Making inkjet-printed organic electronic devices more efficient

Inkjet printing technology has been used in graphic arts since the 1970s to print barcodes, documents, banners and brochures. Of late, it is also being used to print organic solar cells to help produce electricity from sunlight that can be used to power equipment or recharge a battery.

The existing approaches to printing organic solar cells, however, are mainly focused on improving the efficiency of the cell by controlling the inkjet printing parameters such as drop spacing, drop volume, wave form, print head temperature, substrate temperature, and fluid properties such as viscosity and surface tension. Studies about the interaction of the ink with the base substrate, have been few and far between.

This is what prompted Sivakumar Ganesan, a research scholar with the IITB-Monash Research Academy, to take up a project titled, ‘Inkjet-printed organic electronic devices’ under the supervision of Dr Wei Shen and Dr Dipti Gupta.

Fig. 1: Printed organic solar cell (courtesy Konarka)

“Inkjet printing is a non-impact printing process where minute droplets of ink are sprayed into the surface of the substrate,” explains Sivakumar. “The spreading of ink depends mainly on the surface tension of the ink and the surface energy of the substrate. For proper adhesion, it is critical that the latter is more than the former. Since organic solar cells are made up of a stack of multiple ink layers, the surface tension of each ink should be less than the previous printed layer.”

He adds, “It has become imperative to develop an alternative to fossil fuels such as coal, petrol and natural gas — which cause air pollution. Solar energy is the only energy that is not owned by any country or person!”

At present, silicon is the most widely-used material for the manufacture of solar cells. However, silicon is costly and the steps involved in the production process are cumbersome.

Organic solar cells are cheaper, more flexible, lighter, and can be produced by simple coating and printing techniques. Due to the short life span of organic solar cells, they are mainly being used to satisfy short term needs such as recharging batteries for laptops and smart phones, displays in super markets, toys, etc. It is perhaps time to examine whether they can also be used to manufacture large scale grid-connected power production solar modules to meet our day-to-day energy requirements.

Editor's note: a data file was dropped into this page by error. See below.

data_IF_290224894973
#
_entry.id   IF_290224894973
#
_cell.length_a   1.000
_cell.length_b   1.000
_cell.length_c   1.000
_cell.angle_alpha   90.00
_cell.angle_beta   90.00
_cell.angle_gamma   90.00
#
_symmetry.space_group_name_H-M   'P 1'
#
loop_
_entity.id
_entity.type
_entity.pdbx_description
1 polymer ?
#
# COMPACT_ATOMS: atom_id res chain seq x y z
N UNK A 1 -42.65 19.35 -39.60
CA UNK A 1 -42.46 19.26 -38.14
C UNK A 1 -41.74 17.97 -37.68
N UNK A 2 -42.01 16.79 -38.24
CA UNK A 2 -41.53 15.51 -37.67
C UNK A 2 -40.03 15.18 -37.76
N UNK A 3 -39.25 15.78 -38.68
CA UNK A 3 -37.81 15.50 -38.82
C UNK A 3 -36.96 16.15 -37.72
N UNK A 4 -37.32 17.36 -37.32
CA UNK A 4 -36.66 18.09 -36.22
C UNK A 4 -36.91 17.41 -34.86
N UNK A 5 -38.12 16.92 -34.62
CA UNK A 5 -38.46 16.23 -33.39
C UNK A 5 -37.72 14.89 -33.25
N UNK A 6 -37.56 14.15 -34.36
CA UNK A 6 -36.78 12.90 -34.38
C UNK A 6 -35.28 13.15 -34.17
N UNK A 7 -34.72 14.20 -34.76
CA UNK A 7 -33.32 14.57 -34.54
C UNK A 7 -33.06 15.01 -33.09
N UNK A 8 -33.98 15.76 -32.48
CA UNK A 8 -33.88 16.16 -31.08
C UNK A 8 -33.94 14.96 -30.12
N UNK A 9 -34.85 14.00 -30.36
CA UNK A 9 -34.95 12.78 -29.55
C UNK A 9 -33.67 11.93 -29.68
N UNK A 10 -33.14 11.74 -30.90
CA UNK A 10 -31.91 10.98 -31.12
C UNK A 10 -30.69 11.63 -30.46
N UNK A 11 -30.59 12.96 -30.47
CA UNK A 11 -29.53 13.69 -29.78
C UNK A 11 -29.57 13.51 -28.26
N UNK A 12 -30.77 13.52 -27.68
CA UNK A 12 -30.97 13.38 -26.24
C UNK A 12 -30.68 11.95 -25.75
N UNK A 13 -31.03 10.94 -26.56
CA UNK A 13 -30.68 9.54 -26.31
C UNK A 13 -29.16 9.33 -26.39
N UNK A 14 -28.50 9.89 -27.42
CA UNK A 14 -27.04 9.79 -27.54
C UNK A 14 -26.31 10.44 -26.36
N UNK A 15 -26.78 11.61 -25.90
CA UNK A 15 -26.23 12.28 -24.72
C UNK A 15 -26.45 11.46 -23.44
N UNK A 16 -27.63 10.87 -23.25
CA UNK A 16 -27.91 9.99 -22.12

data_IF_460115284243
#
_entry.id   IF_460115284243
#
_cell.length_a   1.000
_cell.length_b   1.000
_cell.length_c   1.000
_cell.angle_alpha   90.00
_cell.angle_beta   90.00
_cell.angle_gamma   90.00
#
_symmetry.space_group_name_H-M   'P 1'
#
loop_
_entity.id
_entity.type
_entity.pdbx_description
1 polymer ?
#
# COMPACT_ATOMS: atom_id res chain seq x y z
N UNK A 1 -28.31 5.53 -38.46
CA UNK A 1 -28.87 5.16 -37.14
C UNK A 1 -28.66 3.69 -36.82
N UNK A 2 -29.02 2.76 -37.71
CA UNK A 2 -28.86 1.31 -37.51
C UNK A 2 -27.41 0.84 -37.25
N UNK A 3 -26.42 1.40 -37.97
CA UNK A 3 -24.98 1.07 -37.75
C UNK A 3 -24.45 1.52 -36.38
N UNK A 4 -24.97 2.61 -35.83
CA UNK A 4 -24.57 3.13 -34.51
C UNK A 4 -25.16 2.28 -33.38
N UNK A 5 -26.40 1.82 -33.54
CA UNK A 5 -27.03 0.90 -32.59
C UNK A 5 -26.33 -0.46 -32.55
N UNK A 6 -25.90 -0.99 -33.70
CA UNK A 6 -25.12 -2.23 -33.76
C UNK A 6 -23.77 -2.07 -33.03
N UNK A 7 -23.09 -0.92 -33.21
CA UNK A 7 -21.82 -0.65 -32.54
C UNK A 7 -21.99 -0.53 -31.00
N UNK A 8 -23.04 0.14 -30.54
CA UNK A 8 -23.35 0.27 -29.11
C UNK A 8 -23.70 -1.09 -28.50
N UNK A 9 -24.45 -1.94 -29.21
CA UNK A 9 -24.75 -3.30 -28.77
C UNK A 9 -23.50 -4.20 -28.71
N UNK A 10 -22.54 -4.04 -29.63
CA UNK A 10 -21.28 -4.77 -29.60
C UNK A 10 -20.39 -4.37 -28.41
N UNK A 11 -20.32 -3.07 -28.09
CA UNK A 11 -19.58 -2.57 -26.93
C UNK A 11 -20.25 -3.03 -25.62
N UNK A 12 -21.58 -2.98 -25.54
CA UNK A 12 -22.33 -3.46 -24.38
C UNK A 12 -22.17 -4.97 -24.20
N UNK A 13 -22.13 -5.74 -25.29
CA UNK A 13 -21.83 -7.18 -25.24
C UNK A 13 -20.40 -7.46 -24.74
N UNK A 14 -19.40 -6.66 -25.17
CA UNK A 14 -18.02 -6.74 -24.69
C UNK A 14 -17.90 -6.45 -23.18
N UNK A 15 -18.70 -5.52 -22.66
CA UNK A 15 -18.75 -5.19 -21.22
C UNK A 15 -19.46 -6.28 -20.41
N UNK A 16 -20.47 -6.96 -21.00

“An organic solar cell is made up of a transparent front electrode, an active layer which converts photons from sunlight into holes and electrons, a back electrode, an electron transport layer and a hole transport layer,” says Sivakumar. “Only a few researchers have been able to print all the layers successfully and fabricate an organic solar cell with high efficiency. Inkjet printing is the ideal technology for the production of organic solar cells. For better performance of inkjet-printed organic solar cells, proper adhesion, morphology of the printed layers, and stability of the active layer polymer in ambient conditions are required. We are also working on the encapsulation of the organic solar cells. Proper encapsulation can reduce the degradation of the solar cell.”

The IITB-Monash Research Academy is a collaboration between India and Australia that endeavors to strengthen scientific relationships between the two countries. Graduate research scholars like Sivakumar study for a dually-badged PhD from both IIT Bombay and Monash University, spending time at both institutions to enrich their research experience.

Fig. 2: (a)Structure of organic solar cell and (b) Fabricated organic solar cell

Says Prof Murali Sastry, CEO of the Academy, “India is a tropical country; the average temperature here is between 30°C and 40°C. Hence, we must explore ways to harness the energy from the sun. Organic solar cells can be produced in any size and can be easily mounted on surfaces such as roofs of buildings, windows, automobiles, gardens, and even on spacecraft. The IITB-Monash Research Academy was conceived as a unique model for how two leading, globally focused academic organisations can come together in the spirit of collaboration to deliver solutions and outcomes to grand challenge research questions facing industry and society. This is, perhaps, the technology of the future, and we wish Sivakumar well in his endeavours.”

Research scholar: Sivakumar Ganesan, IITB-Monash Research Academy

Project title: Inkjet-printed organic electronic devices

Supervisors: Dr Wei Shen and Dr Dipti Gupta

Contact details: ganesan.sivakumar@monash.edu

This story was written by Mr Krishna Warrier based on inputs from the research student, his supervisors and IITB-Monash Research Academy. Copyright IITB-Monash Research Academy.